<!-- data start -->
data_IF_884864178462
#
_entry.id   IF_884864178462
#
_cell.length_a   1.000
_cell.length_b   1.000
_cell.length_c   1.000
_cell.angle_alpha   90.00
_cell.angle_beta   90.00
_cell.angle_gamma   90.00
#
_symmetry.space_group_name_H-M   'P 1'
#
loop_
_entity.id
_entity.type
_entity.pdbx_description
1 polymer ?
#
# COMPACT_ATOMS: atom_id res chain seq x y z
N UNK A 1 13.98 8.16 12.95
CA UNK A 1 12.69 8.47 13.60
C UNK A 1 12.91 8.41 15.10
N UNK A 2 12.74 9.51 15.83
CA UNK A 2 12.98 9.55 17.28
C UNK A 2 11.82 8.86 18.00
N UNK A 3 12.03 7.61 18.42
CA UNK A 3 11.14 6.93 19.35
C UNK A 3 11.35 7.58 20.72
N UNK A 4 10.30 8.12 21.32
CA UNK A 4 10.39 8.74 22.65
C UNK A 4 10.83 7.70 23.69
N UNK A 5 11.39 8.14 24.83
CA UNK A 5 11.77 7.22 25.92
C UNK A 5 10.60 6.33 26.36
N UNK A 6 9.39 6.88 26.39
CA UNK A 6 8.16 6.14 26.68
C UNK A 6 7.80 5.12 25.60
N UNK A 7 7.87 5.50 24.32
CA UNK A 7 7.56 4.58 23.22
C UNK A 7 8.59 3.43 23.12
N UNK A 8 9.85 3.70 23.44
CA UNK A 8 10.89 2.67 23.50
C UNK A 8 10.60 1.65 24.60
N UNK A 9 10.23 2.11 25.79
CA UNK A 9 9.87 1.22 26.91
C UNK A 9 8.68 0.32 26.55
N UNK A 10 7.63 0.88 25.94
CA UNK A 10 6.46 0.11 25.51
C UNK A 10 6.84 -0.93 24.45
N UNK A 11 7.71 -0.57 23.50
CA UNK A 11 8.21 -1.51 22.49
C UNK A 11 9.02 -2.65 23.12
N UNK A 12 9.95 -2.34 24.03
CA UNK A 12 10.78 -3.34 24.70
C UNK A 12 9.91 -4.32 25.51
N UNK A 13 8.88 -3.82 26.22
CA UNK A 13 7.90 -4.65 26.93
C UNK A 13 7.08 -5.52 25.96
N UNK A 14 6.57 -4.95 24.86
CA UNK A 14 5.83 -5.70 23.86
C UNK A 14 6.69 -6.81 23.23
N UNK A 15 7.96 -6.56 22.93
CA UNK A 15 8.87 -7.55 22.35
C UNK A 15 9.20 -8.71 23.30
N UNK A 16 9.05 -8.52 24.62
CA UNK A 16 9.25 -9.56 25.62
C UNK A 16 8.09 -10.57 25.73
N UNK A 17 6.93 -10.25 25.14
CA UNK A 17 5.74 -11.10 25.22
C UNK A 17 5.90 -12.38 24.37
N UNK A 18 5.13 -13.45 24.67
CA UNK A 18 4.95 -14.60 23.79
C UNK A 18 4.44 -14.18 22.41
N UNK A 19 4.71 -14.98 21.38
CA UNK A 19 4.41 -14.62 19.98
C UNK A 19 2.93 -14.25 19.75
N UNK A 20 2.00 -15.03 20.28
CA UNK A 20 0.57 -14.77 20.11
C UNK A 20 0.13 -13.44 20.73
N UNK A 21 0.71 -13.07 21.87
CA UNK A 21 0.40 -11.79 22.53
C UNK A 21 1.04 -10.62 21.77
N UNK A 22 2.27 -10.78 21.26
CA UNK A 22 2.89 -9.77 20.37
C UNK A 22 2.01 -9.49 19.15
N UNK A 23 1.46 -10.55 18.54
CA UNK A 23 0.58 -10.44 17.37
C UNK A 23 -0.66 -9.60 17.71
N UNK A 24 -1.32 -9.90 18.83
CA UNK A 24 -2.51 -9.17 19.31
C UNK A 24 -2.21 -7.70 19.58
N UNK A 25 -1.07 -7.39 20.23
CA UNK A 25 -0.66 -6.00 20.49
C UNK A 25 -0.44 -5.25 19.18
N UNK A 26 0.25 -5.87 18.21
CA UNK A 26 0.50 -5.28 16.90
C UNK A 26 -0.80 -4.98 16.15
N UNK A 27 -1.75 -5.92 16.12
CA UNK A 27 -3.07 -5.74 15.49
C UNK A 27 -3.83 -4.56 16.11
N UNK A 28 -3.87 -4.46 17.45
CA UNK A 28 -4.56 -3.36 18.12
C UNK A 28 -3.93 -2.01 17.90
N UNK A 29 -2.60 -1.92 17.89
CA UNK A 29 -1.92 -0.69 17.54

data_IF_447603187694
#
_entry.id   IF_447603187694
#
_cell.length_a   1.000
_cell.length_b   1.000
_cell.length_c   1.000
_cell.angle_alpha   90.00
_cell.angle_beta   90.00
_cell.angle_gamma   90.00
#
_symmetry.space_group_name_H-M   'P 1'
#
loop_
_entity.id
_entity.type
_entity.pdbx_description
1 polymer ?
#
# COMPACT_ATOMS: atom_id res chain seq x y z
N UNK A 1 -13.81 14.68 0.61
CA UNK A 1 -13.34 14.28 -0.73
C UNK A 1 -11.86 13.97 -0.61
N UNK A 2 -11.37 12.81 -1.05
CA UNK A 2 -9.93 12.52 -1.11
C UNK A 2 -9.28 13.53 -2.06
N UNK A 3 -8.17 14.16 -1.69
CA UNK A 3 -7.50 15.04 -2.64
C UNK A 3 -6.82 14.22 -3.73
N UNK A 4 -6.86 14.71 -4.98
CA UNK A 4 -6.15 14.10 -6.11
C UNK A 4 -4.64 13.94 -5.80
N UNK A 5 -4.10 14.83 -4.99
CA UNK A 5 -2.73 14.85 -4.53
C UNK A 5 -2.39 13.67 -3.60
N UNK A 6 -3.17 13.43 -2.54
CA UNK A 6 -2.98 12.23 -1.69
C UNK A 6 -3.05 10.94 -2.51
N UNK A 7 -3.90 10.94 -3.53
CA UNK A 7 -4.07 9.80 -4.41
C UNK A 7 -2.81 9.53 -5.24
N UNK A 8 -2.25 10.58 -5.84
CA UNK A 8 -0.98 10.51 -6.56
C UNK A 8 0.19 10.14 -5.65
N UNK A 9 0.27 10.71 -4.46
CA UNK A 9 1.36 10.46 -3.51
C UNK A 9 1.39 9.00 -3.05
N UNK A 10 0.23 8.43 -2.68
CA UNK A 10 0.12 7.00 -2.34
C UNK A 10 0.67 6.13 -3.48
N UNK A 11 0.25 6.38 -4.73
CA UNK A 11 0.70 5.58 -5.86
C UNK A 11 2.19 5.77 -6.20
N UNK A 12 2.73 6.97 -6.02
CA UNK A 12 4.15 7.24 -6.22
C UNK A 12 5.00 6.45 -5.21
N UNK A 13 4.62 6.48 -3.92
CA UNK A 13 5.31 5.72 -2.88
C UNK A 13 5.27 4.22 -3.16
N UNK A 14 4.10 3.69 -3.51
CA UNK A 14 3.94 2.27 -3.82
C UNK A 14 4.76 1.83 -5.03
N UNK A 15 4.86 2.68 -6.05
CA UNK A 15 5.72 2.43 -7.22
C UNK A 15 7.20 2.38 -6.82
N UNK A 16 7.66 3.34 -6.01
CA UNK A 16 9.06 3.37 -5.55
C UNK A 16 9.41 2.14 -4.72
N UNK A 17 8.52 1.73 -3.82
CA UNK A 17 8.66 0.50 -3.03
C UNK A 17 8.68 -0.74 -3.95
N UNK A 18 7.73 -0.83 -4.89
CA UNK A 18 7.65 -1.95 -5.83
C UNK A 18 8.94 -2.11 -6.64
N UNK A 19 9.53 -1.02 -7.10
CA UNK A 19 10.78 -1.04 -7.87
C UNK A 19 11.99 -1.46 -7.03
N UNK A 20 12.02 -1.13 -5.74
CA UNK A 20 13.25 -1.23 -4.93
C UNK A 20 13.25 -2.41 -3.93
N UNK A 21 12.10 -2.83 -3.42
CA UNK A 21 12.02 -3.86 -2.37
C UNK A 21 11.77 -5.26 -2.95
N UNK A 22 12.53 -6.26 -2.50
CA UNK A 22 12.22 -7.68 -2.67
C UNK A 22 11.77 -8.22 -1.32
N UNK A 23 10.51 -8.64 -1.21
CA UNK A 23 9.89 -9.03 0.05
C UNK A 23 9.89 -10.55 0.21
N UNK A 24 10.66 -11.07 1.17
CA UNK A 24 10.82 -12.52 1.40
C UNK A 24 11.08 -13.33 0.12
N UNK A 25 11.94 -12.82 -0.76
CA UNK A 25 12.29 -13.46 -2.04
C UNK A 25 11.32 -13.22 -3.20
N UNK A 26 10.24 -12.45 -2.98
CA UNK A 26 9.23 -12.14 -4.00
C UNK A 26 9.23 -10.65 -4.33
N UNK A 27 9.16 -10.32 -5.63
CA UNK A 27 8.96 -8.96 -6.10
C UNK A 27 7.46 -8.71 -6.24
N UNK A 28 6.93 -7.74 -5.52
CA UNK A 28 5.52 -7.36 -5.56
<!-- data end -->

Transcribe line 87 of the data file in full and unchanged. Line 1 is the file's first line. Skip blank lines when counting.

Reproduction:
N UNK A 23 1.46 -10.55 18.54